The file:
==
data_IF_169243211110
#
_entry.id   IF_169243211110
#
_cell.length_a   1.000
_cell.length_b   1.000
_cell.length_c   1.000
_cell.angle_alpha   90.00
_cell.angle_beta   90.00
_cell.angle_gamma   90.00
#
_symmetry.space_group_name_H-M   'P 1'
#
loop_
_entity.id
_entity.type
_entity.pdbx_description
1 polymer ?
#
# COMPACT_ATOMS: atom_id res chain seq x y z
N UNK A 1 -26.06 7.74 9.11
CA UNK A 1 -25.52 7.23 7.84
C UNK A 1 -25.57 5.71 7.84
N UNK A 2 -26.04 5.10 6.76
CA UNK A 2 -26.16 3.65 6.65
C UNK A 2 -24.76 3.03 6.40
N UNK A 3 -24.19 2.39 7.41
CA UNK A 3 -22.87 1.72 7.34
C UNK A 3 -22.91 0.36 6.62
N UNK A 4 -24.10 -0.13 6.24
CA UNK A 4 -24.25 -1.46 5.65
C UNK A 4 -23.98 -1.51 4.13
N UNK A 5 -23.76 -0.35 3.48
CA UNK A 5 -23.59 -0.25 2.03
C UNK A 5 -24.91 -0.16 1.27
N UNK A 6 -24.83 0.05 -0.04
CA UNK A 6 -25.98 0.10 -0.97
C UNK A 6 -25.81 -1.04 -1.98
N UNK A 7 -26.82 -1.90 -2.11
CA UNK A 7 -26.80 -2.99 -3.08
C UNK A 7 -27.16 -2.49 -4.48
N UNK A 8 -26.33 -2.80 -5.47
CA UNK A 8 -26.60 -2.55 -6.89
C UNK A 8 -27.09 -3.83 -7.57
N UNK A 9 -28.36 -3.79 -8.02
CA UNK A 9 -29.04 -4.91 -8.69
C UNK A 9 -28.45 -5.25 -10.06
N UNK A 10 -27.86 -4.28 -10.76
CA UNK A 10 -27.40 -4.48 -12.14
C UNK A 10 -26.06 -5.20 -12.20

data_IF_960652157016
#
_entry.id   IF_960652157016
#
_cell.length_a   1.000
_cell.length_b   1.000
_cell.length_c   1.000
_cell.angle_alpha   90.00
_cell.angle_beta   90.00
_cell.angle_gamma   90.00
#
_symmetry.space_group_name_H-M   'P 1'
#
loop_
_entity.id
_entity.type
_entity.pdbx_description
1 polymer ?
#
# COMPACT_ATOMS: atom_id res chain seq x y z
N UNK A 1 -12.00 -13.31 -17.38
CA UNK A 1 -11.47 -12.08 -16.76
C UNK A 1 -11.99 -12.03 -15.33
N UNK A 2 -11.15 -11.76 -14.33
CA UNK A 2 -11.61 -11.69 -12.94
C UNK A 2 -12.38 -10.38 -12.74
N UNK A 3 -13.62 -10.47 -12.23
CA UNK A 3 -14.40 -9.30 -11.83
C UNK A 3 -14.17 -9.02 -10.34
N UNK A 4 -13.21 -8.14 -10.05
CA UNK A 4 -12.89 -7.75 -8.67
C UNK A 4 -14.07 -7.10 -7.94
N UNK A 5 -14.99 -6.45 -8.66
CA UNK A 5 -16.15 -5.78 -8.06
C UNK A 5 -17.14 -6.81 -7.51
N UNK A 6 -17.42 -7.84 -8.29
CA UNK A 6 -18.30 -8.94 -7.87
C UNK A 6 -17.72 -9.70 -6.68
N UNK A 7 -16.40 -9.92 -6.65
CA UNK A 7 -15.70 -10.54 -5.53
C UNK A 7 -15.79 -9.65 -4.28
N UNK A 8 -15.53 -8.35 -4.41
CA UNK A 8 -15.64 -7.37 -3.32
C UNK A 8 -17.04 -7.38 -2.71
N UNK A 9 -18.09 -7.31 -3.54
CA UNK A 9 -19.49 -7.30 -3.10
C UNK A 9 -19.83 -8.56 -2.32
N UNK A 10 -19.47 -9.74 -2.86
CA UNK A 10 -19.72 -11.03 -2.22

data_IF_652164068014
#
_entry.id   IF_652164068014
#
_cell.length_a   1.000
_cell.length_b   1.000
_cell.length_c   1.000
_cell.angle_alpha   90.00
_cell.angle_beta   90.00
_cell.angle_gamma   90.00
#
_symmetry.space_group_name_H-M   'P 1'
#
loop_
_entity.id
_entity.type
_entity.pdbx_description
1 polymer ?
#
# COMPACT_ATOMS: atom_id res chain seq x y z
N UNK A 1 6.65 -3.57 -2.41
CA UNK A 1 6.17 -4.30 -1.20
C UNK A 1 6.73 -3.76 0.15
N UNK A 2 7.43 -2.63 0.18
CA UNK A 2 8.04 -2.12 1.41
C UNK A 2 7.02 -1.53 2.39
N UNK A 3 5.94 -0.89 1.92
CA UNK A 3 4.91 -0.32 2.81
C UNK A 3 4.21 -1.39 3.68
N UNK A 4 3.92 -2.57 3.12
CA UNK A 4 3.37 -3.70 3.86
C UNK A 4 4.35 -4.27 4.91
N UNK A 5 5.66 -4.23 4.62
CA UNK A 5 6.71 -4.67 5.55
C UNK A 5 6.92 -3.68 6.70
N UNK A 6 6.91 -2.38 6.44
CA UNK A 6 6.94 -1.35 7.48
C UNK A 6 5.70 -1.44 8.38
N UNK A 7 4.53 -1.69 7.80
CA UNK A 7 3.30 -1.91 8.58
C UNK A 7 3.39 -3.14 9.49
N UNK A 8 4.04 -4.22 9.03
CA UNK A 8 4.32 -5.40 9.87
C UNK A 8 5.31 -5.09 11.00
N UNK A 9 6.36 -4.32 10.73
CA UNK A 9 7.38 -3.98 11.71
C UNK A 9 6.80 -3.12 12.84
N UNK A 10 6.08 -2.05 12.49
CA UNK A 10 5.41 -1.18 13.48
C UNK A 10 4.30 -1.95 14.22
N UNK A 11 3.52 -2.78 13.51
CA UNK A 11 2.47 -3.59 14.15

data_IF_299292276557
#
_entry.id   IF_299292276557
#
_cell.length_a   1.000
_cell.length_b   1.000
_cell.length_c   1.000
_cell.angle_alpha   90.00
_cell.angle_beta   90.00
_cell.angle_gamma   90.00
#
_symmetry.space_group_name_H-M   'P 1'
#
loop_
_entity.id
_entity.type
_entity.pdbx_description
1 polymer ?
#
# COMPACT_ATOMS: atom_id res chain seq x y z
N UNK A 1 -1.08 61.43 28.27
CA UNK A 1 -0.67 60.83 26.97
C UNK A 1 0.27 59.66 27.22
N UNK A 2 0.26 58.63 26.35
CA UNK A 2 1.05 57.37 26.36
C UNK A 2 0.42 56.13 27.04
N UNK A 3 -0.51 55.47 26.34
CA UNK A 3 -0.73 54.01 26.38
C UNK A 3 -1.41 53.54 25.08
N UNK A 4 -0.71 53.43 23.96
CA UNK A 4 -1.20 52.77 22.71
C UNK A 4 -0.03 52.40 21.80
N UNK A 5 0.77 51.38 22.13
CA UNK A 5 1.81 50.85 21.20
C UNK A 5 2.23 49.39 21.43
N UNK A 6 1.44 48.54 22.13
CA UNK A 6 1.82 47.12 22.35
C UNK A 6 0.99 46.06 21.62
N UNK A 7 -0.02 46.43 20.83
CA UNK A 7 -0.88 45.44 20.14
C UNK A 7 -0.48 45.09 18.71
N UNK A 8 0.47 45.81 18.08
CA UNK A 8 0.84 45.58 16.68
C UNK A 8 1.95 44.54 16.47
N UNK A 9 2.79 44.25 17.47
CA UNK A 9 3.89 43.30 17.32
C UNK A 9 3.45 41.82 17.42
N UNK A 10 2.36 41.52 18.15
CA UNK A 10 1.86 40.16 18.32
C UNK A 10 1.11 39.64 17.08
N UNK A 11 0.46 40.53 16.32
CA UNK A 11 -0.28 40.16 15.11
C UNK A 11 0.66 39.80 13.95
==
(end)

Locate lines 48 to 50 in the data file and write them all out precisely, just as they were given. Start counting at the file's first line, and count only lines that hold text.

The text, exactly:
N UNK A 10 -27.86 -4.28 -10.76
CA UNK A 10 -27.40 -4.48 -12.14
C UNK A 10 -26.06 -5.20 -12.20